Thought I’d try giving a rock treatment to this poem by English mystic William Blake (published c. 1808). I don’t really know why I thought this would work, but for some reason the idea occurred to me, so here’s the result. Blake’s poem was inspired by a myth that Christ visited England and founded a mission in ancient times—but Blake was writing at a time of great social upheaval, inequality and unrest (guess some things never change!), so he used “Jerusalem” as a metaphor for “Heaven”—a place of universal love and peace. The reference to “Satanic Mills” is usually taken as a swipe at the Capitalists of the Industrial Revolution, many of whom were profiting from child labour. And so Blake was contrasting a past (mythical) Golden Age with an all-too-real grimy present. I’ll paste the poem below:
JERUSALEM (“And Did Those Feet in Ancient Time” by William Blake, c. 1808)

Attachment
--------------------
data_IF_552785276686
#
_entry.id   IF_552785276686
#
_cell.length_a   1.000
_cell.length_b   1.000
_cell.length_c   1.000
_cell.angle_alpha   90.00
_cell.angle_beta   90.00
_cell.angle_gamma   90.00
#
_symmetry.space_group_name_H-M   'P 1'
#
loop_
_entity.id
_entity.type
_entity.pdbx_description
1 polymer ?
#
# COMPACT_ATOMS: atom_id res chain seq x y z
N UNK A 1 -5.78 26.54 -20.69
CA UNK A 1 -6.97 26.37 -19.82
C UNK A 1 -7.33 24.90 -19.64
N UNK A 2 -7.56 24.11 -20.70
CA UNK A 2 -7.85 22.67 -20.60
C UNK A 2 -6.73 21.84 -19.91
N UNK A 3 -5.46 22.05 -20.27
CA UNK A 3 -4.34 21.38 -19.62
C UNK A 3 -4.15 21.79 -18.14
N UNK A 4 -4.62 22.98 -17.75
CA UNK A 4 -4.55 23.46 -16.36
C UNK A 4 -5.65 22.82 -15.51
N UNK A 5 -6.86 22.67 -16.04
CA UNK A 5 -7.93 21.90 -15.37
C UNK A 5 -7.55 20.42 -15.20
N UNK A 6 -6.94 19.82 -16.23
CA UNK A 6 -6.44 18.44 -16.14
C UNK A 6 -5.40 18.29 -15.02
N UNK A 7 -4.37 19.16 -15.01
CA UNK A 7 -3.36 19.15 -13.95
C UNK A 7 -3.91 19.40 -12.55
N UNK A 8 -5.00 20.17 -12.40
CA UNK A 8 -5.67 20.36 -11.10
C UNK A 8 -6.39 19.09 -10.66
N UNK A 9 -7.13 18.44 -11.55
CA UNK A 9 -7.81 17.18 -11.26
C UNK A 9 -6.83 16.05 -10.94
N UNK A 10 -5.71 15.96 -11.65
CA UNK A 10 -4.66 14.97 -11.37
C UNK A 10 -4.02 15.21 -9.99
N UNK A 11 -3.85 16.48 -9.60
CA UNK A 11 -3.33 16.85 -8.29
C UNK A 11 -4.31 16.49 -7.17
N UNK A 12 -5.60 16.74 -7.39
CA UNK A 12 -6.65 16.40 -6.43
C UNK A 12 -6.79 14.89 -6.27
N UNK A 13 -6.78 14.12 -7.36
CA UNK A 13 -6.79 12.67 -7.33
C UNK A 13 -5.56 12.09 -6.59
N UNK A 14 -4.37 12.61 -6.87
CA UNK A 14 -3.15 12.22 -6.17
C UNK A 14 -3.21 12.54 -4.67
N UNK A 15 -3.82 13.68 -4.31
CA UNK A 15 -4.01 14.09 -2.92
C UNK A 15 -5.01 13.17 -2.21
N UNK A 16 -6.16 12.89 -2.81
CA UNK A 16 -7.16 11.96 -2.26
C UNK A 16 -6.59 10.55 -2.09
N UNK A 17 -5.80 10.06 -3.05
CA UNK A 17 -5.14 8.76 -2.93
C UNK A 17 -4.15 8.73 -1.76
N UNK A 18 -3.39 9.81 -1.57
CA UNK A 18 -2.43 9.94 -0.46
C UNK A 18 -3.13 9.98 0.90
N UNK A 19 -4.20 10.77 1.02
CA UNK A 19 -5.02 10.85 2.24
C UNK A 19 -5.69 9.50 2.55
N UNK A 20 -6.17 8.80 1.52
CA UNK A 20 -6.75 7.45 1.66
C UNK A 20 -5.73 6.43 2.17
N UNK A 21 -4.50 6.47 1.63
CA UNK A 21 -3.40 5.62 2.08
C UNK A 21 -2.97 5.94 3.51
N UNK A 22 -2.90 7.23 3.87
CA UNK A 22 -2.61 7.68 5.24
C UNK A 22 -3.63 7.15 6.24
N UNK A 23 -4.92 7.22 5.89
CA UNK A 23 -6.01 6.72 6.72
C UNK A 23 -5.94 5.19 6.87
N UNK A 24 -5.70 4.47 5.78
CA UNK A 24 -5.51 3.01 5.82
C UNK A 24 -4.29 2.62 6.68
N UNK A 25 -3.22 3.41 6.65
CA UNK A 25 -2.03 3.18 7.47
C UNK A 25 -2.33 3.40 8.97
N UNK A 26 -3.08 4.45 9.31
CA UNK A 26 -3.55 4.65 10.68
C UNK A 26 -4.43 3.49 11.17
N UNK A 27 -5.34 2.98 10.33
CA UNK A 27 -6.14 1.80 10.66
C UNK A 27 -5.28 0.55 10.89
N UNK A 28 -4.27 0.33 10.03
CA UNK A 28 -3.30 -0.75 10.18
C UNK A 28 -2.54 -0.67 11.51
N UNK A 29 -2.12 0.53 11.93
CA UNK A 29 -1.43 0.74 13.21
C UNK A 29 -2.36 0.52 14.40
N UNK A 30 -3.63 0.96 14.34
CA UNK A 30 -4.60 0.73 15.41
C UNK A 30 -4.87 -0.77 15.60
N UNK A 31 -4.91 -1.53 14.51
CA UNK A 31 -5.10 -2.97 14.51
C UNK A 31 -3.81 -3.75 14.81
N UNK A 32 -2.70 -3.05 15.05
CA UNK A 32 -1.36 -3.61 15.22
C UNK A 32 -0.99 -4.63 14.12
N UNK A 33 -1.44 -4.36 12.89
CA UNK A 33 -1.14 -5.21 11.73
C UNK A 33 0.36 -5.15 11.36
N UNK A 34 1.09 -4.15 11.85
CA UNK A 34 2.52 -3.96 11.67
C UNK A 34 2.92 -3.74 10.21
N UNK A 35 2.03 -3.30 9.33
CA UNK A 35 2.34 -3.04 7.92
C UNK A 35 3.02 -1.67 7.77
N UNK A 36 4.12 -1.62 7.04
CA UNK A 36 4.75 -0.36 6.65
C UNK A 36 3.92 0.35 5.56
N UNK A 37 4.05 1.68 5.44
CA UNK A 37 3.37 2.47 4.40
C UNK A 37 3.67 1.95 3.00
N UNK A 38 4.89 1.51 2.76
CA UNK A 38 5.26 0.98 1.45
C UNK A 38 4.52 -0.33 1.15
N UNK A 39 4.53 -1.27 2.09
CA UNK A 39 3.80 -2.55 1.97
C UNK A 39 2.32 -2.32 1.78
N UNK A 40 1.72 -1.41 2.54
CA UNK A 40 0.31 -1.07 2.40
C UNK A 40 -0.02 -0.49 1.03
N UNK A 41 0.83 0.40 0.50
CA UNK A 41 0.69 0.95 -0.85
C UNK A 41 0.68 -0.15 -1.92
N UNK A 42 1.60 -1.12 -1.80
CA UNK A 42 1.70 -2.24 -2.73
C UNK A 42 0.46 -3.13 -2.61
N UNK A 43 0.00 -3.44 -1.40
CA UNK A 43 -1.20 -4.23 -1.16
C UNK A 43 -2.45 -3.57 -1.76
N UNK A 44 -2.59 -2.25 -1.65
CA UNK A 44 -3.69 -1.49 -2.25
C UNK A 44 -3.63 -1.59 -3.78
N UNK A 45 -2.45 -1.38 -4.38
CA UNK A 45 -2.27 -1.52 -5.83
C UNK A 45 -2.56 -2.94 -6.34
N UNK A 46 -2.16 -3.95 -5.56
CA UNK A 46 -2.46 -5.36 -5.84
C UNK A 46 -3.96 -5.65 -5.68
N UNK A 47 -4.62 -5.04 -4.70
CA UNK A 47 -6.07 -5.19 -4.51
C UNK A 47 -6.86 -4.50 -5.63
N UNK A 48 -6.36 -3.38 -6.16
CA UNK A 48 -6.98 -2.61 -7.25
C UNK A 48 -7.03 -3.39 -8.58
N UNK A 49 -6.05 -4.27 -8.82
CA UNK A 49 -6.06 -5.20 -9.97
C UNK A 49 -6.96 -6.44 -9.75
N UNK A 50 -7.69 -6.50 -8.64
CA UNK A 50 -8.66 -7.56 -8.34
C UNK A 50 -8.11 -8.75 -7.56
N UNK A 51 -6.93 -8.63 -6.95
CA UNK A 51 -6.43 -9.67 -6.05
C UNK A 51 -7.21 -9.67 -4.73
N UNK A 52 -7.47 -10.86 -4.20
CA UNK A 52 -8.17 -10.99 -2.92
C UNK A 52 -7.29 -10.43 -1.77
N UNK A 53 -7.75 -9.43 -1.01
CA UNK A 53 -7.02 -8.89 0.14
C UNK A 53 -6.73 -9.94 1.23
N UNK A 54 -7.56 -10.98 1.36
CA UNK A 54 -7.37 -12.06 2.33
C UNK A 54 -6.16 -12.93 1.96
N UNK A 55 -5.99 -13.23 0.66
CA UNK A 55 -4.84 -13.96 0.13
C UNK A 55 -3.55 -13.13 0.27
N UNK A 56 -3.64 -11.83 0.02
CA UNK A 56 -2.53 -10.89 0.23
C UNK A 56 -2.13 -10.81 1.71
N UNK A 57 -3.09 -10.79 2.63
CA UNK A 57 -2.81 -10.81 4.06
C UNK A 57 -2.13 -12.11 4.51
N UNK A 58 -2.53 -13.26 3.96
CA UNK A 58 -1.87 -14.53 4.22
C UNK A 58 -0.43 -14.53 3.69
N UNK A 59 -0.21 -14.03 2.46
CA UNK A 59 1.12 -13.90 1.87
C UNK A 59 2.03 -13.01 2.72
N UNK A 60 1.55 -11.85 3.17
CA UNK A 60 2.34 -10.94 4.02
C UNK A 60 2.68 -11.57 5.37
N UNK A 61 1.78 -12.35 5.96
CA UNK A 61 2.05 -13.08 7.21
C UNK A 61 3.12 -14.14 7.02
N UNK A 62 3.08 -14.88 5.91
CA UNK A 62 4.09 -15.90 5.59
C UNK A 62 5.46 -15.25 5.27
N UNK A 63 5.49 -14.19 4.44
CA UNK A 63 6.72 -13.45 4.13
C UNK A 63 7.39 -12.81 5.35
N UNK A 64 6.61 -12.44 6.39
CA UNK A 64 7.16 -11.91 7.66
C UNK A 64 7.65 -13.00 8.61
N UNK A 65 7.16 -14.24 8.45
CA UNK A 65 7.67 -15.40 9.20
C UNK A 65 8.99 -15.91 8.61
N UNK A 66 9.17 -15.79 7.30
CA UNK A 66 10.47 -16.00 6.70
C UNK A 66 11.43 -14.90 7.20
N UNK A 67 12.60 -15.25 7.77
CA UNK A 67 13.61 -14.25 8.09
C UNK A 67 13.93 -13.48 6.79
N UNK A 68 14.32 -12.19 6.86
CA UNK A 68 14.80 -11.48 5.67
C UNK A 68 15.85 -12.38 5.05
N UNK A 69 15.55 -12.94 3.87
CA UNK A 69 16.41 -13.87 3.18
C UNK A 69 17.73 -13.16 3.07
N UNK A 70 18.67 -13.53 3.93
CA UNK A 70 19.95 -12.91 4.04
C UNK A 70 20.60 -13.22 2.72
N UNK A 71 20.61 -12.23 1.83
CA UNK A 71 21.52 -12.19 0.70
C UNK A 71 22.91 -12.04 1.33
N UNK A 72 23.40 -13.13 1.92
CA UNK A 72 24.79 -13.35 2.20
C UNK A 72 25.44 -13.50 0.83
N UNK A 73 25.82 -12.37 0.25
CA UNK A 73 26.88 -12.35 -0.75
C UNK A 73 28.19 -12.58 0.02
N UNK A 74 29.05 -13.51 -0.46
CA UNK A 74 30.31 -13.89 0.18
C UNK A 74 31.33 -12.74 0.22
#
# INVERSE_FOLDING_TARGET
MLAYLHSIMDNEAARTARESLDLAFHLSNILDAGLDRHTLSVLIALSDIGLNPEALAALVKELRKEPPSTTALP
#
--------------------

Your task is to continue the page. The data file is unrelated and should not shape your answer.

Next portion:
And did those feet in ancient time,
Walk upon England’s mountains green:
And was the holy Lamb of God,
On England’s pleasant pastures seen?
And did the Countenance Divine,
Shine forth upon our clouded hills?
And was Jerusalem builded here,
Among these dark Satanic Mills?
Bring me my Bow of burning gold,
Bring me my Arrows of desire;
Bring me my Spear, O clouds unfold!
Bring me my Chariot of fire!
I will not cease from Mental Fight,
Nor shall my Sword sleep in my hand,
Till we have built Jerusalem,
In England’s green & pleasant Land.